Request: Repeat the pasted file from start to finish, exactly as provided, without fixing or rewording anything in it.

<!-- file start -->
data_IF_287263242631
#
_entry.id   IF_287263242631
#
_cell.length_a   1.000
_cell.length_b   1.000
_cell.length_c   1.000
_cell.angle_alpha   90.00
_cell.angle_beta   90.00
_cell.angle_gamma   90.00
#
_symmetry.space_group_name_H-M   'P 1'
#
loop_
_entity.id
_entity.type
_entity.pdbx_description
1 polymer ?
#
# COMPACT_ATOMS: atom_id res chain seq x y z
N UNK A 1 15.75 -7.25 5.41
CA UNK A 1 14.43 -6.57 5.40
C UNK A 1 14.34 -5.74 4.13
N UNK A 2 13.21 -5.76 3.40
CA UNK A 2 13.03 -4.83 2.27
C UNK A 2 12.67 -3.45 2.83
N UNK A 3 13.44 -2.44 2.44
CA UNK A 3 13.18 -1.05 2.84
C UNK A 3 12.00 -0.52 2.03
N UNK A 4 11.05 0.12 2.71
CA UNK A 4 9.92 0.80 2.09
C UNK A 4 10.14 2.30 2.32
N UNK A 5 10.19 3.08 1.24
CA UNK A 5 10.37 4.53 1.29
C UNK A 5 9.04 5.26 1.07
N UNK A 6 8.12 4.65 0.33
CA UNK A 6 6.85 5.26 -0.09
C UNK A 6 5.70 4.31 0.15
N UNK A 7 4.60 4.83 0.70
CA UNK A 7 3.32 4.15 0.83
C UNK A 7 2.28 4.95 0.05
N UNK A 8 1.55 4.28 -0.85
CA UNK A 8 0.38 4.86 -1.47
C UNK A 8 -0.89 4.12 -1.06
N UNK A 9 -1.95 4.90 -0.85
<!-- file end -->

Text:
data_IF_287263242631
#
_entry.id   IF_287263242631
#
_cell.length_a   1.000
_cell.length_b   1.000
_cell.length_c   1.000
_cell.angle_alpha   90.00
_cell.angle_beta   90.00
_cell.angle_gamma   90.00
#
_symmetry.space_group_name_H-M   'P 1'
#
loop_
_entity.id
_entity.type
_entity.pdbx_description
1 polymer ?
#
# COMPACT_ATOMS: atom_id res chain seq x y z
N UNK A 1 15.75 -7.25 5.41
CA UNK A 1 14.43 -6.57 5.40
C UNK A 1 14.34 -5.74 4.13
N UNK A 2 13.21 -5.76 3.40
CA UNK A 2 13.03 -4.83 2.27
C UNK A 2 12.67 -3.45 2.83
N UNK A 3 13.44 -2.44 2.44
CA UNK A 3 13.18 -1.05 2.84
C UNK A 3 12.00 -0.52 2.03
N UNK A 4 11.05 0.12 2.71
CA UNK A 4 9.92 0.80 2.09
C UNK A 4 10.14 2.30 2.32
N UNK A 5 10.19 3.08 1.24
CA UNK A 5 10.37 4.53 1.29
C UNK A 5 9.04 5.26 1.07
N UNK A 6 8.12 4.65 0.33
CA UNK A 6 6.85 5.26 -0.09
C UNK A 6 5.70 4.31 0.15
N UNK A 7 4.60 4.83 0.70
CA UNK A 7 3.32 4.15 0.83
C UNK A 7 2.28 4.95 0.05
N UNK A 8 1.55 4.28 -0.85
CA UNK A 8 0.38 4.86 -1.47
C UNK A 8 -0.89 4.12 -1.06
N UNK A 9 -1.95 4.90 -0.85